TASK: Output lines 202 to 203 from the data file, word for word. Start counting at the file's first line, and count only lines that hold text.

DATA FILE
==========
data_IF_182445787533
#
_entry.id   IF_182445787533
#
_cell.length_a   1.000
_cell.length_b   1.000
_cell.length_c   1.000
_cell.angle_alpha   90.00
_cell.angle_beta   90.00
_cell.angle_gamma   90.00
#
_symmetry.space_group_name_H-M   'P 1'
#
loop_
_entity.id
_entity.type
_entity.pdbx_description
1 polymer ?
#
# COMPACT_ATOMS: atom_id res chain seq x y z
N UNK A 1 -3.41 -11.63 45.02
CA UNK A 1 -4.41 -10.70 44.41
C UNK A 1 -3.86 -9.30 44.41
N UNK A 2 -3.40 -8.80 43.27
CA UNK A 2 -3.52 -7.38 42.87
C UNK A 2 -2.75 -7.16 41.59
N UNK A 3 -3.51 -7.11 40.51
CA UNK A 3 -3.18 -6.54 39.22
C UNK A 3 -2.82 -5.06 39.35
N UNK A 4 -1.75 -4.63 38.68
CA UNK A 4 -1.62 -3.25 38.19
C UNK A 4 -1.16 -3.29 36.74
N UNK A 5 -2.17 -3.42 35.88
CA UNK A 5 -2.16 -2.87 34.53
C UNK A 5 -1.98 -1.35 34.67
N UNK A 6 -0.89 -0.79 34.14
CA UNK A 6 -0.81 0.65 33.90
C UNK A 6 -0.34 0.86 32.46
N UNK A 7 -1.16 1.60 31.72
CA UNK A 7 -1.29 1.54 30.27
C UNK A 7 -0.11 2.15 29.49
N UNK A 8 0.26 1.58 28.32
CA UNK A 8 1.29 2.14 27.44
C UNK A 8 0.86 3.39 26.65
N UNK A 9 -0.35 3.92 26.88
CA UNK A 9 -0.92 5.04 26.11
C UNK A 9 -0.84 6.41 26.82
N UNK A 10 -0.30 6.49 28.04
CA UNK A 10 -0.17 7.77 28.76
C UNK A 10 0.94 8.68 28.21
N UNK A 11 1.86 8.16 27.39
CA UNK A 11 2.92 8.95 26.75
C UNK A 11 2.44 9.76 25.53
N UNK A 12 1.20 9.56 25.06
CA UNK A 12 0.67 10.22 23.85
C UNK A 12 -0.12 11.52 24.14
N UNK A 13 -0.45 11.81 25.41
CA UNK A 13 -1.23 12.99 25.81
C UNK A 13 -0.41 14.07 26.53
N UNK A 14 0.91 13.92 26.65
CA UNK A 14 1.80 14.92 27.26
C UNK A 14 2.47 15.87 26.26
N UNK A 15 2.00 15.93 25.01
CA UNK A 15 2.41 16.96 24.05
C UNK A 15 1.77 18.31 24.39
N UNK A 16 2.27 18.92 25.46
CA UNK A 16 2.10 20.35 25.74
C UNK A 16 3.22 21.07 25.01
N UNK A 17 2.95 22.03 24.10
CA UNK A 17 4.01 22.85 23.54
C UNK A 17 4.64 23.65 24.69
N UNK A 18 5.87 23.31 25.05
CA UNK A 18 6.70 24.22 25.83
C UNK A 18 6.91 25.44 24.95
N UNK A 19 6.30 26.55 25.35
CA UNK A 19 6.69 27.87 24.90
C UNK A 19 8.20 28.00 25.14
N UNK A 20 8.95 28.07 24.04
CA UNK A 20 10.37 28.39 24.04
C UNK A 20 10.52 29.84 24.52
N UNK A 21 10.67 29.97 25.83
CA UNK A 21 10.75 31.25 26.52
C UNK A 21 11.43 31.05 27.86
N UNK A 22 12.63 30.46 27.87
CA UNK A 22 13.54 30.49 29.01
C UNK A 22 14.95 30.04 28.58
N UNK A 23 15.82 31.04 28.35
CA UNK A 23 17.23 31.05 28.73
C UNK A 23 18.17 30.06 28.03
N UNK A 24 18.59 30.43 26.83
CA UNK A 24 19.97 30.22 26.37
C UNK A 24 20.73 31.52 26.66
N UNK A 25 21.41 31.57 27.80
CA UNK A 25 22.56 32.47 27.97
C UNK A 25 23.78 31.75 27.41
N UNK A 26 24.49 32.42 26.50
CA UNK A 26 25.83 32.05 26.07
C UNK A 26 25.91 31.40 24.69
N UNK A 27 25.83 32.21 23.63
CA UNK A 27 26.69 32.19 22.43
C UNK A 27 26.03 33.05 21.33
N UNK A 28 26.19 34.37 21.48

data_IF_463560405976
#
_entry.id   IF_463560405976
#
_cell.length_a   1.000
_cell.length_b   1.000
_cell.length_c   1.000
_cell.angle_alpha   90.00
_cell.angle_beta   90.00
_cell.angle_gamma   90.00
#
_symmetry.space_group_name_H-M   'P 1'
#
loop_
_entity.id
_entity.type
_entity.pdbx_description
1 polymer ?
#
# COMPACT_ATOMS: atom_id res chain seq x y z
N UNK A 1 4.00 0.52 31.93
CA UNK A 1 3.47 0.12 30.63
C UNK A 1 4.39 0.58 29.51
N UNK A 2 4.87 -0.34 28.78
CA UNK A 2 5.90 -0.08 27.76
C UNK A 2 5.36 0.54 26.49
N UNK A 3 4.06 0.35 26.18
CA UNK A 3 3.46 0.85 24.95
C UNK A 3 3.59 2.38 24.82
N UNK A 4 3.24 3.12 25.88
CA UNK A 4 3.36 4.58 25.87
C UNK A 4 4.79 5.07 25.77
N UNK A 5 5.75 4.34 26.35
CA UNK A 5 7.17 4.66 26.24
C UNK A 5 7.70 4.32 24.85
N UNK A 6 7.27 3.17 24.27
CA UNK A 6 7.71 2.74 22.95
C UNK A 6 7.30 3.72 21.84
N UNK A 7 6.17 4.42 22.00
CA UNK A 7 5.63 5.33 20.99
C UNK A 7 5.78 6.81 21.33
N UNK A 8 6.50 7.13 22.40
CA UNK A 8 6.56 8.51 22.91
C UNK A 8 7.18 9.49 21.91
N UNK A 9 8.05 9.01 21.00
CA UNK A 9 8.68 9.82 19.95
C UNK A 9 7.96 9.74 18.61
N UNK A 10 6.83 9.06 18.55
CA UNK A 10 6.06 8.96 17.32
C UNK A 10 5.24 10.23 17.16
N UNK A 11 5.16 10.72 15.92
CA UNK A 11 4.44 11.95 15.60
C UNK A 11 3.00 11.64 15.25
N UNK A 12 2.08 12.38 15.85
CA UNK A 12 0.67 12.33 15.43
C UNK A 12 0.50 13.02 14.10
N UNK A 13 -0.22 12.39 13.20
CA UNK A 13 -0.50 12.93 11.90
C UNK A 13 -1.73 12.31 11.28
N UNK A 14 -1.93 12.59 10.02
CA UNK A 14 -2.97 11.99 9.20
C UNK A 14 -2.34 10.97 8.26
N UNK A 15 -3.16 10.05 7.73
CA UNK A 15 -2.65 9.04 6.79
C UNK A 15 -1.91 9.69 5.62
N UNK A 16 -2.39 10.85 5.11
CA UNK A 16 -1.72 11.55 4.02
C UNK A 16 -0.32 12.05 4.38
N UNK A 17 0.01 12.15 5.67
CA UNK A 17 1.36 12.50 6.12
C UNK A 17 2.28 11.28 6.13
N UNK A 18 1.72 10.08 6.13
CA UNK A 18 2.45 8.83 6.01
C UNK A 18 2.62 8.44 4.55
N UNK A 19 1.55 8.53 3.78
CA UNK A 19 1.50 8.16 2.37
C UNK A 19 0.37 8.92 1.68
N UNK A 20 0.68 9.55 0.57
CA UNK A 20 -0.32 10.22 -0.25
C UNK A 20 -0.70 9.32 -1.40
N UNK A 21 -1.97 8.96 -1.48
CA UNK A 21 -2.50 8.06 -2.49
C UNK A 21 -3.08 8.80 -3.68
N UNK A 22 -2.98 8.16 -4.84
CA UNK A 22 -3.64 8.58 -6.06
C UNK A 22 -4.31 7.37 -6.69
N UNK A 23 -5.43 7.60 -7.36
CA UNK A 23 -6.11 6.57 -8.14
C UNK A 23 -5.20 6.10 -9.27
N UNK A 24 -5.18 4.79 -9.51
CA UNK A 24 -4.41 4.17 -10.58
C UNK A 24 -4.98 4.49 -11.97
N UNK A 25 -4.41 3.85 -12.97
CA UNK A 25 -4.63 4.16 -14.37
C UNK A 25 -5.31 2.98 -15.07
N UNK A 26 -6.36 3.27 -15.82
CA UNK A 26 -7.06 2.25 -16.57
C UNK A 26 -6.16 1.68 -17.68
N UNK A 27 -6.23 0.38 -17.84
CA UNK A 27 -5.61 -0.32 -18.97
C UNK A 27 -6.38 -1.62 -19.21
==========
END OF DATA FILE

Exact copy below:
CA UNK A 27 -5.61 -0.32 -18.97
C UNK A 27 -6.38 -1.62 -19.21